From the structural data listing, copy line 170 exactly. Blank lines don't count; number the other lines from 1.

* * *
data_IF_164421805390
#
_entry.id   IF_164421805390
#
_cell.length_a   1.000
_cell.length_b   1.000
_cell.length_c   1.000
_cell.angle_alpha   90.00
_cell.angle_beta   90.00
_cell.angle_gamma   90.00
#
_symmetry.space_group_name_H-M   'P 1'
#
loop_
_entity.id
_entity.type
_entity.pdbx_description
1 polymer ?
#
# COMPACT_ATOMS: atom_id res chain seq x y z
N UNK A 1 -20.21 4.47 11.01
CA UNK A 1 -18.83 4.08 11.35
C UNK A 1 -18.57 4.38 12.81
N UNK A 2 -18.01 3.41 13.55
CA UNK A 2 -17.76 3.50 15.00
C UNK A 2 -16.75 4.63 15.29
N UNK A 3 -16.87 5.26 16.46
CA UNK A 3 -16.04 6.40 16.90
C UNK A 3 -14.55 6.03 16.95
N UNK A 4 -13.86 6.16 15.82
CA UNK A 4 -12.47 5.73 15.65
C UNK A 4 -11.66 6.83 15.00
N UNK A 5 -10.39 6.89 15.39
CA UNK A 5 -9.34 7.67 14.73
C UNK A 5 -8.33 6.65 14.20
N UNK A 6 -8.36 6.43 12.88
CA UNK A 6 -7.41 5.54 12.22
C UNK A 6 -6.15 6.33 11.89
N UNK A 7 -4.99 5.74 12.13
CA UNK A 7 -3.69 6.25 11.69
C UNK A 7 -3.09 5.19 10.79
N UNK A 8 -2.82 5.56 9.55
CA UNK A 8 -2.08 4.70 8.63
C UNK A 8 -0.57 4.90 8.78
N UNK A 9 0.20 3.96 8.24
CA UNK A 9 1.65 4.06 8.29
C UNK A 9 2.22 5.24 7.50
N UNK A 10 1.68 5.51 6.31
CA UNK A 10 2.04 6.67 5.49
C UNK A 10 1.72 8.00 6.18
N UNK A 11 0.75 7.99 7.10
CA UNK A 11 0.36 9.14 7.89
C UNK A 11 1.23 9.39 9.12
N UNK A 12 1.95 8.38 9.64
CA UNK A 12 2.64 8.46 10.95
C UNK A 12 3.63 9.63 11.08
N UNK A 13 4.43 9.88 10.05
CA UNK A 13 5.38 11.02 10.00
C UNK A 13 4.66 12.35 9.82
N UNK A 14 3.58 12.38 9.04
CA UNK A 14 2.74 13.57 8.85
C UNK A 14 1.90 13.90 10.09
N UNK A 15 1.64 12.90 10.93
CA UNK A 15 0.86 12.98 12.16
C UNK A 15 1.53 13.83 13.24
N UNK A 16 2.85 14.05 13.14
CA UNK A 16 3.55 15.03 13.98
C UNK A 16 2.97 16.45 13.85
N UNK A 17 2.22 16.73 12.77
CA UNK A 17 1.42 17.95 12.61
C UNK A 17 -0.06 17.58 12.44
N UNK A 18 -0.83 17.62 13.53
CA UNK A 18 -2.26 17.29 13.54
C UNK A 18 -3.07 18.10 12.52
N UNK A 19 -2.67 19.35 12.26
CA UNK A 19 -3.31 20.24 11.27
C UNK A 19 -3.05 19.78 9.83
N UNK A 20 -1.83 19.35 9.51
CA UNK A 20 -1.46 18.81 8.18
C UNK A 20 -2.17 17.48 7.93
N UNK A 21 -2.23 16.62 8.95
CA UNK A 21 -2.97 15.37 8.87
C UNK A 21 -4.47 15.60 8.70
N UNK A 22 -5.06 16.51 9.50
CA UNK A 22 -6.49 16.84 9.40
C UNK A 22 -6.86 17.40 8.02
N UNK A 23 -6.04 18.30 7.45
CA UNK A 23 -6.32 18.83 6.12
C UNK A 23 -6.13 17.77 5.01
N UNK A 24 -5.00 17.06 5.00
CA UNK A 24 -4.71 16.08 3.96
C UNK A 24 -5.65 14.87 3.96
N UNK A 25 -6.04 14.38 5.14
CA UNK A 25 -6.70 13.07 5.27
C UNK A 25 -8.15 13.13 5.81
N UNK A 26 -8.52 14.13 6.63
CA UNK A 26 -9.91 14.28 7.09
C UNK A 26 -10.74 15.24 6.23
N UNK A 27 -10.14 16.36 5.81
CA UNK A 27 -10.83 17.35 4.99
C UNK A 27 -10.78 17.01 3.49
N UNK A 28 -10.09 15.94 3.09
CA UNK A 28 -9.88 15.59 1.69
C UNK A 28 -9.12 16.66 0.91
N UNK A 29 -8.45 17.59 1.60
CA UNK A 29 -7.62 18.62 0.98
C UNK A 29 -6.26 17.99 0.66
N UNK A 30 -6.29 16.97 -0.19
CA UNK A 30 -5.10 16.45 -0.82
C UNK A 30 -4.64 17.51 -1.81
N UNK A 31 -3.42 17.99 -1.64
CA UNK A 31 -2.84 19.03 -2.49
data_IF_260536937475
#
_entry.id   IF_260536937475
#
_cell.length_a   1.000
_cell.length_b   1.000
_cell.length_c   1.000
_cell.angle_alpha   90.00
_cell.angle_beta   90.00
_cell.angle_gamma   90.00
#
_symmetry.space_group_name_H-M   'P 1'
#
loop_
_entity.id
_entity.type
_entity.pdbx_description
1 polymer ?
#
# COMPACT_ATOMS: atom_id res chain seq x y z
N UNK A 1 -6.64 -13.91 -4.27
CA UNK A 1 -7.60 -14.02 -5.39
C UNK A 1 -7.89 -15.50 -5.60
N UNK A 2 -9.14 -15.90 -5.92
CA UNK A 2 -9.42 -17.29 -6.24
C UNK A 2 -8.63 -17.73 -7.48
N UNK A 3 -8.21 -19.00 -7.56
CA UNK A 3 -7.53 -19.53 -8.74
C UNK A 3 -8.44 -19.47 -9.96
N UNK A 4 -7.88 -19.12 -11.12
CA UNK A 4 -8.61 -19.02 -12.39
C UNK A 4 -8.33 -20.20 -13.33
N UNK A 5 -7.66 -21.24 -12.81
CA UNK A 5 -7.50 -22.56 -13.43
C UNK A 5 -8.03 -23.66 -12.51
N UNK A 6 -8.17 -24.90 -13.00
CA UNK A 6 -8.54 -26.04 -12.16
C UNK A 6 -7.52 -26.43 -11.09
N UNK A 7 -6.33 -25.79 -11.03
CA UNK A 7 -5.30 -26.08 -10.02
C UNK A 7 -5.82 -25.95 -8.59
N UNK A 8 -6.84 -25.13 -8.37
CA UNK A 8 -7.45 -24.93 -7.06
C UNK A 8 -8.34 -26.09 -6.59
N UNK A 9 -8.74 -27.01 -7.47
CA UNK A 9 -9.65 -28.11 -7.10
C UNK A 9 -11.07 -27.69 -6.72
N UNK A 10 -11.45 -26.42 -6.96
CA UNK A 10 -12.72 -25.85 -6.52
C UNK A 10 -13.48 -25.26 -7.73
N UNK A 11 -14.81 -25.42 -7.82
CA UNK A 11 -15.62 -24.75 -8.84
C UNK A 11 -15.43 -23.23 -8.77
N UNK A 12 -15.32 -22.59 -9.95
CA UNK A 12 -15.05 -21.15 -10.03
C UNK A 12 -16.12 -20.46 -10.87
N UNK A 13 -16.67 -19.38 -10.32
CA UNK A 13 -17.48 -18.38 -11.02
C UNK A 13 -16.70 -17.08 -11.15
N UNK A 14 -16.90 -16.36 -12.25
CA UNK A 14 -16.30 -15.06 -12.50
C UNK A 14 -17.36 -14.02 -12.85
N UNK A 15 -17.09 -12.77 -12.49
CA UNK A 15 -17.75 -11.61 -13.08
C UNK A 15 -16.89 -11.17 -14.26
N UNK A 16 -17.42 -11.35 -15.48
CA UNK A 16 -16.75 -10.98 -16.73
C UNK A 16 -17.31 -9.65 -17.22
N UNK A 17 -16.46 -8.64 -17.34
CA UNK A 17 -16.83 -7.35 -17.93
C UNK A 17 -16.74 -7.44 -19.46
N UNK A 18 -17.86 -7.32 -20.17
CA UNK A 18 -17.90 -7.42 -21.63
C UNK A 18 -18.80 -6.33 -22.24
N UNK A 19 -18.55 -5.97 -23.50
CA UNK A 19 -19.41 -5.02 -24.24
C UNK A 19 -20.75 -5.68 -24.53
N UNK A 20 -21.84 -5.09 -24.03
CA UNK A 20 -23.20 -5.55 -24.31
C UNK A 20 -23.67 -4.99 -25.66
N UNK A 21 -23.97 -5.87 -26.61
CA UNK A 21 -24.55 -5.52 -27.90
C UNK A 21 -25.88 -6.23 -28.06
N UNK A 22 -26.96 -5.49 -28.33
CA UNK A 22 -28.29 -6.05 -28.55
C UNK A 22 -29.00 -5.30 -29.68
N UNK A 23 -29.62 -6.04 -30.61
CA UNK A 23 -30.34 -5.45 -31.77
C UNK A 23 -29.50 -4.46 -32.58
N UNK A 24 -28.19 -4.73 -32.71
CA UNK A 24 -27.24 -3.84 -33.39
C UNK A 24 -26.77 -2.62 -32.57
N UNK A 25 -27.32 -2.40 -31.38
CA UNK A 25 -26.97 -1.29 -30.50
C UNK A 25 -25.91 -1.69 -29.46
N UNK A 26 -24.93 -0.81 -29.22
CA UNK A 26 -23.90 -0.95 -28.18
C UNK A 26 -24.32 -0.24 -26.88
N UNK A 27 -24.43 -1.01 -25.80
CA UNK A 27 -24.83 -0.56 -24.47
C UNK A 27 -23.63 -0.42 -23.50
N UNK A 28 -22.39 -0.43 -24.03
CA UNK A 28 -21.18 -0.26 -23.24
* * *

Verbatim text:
CA UNK A 13 -17.48 -18.38 -11.02